It’s summer. But don’t let your money take a vacation. During summer the last thing you want to think about are your finances. It’s more fun to think about beaches, BBQs, and hammocking. Yes, hammocking. But while you may be relaxing in summer-mode, make sure your money is still working hard. Although it’s summer, don’t let your money take a vacation.
And since we’re just over the mid-year mark, now is the perfect time to check-in on your overall financial picture. By taking 20-minutes now, you can help your improve your bottom line at the end of the year.
Here are 7 financial tips to consider:
1.) Max your 401(k)
Make dang sure that you’re putting enough into your 401(k) so that by the end of the year you’ll hit the limit. Now that we’re halfway through the year, you should have $9,000 saved. Or if you’re 50 or above, $12,000 ($24,000 is the 2017 limit for folks who are 50+). So check your pay stubs and make sure you’re at that mark, and if not now is the time to adjust. Also, if your employer matches you, make sure that’s maxed out as well. That’s no-brainer free money.
Not on track? OK. Happens to the best of us especially when life gets in the way. But at the very least, you need to start changing your mindset and “pay yourself first.” That means setting aside money right off the top before life gets in the way. Hard as it is, just put it on auto-pilot and aim for at least six (6) percent for your 401(k). Why? That’s usually the point where you at least max out on an employer match. Now aim for increasing your limit every six months by at least another 1%. And if you get a raise, sock that money away as well. Here or at least in a savings account. You can always redirect it later on in the year toward investments or a Roth IRA to supplement your retirement savings goal.
2.) Lower those fees, baby
While checking in on your 401(k), check the fees on your investments. Your 401(k) plan is required to send you an annual fee disclosure statement that lists every fund and how much it costs to own. See if there are other funds with lower fees. Sometimes there are new, lower cost options available.Why does this matter? Well, there are few things that you can control when it comes to investing but the Number One thing you do have control over is how much you pay. By lowering your fees, you’ll have less drag weighing you down and will have a better chance to make positive gains in your account balance.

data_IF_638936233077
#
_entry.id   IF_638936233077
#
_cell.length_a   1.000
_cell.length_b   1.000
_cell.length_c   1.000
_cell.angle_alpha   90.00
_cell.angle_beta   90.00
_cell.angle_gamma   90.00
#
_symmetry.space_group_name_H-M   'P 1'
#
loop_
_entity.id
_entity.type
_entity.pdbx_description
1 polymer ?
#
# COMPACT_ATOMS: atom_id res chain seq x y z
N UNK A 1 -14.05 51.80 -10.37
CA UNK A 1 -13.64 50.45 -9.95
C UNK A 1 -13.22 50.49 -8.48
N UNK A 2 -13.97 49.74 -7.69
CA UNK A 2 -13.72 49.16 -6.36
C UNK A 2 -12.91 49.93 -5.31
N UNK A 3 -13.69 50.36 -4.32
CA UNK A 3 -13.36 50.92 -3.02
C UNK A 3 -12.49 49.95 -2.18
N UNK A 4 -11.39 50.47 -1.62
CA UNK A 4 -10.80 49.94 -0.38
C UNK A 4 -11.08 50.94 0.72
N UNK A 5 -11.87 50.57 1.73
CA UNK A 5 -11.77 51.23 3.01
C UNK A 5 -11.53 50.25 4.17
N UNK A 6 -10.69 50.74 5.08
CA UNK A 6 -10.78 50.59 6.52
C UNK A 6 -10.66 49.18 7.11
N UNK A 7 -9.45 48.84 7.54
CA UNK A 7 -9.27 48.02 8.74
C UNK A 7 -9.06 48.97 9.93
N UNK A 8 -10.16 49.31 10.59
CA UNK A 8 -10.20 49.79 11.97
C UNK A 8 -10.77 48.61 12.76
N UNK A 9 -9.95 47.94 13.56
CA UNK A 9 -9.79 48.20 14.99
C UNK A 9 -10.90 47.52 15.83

You should also try services like Morningstar.com to get more detailed information on performance, risk metrics and expenses. This may be a frustrating exercise, though, since many plans don’t indicate the five-character symbol assigned to them by the exchanges. But you can search using the fund name which will help narrow the list. And in the end, it will be worth it. If you can identify investment options that show that they are lower cost and perform as well as their index, then you’ll be way ahead of the game in the long run.
3.) Self-employed? Check-in on your taxes
Get in touch with your tax person and give them a snapshot of your finances. Make sure you talk about any tax credits or deductions that you’ve become aware of. Knowing this info early can allow you time to make adjustments. It’s easier to make adjustments and prepare for taxes now than to wait until April 15 next year and get a surprise tax bill.
4.) Take a peek at your investments
Take a close look at your portfolio. Do you need to rebalance? Over time, some of your assets may rise or fall in value, causing the percentages of your investments to change. Rebalancing every now and then helps align your investments with your goals. It’s also a risk-minimizing strategy.
5.) Drop the losers
If you have investments in your taxable account that aren’t doing well, now may be the time to ditch them. Then you can use the losses to offset gains elsewhere in your portfolio. At the end of the year, if you have more losses than gains, you can deduct as much as $3,000 in ordinary income. If you’ve had a really bad year and ended up with a net loss of more than $3,000, you can carry forward the leftover portion to next year’s taxes.1
6.) Use it or lose it
If you participate in a company-sponsored plan for healthcare benefits or dependent care flexible spending accounts (FSAs), check the balance in your account and don’t leave an unused balance at year-end. FSAs operate with a “use it or lose it” policy, meaning that you must have incurred expenses in the same calendar year in order to get reimbursed from the account. While you are allowed to request reimbursements by the following March, you must have documented qualified expenses for the same calendar year to be eligible to use all of the money you deposited into the account. Otherwise you risk losing out on any remaining balance.2
7.) Give and thee could get
It feels good to give. In fact, studies show that donating money to help improve the lives of others is enough to boost not only your self-esteem, but your sense of purpose.3 It can also potentially lower your tax expenses. A win-win. So take a look at your numbers, and find some causes that you believe in.
Summer is the time to slow down. But now that we’re just past the year’s halfway mark, it’s also a great time to take the pulse of your finances and do a quick tune up. Now’s the time to reach out to speak with a qualified financial and tax planning professional who can help you through this and keep you on track. It can help you for the end of the year as well as your future plans for all your vacation dreams, and you can even do it from the hammock.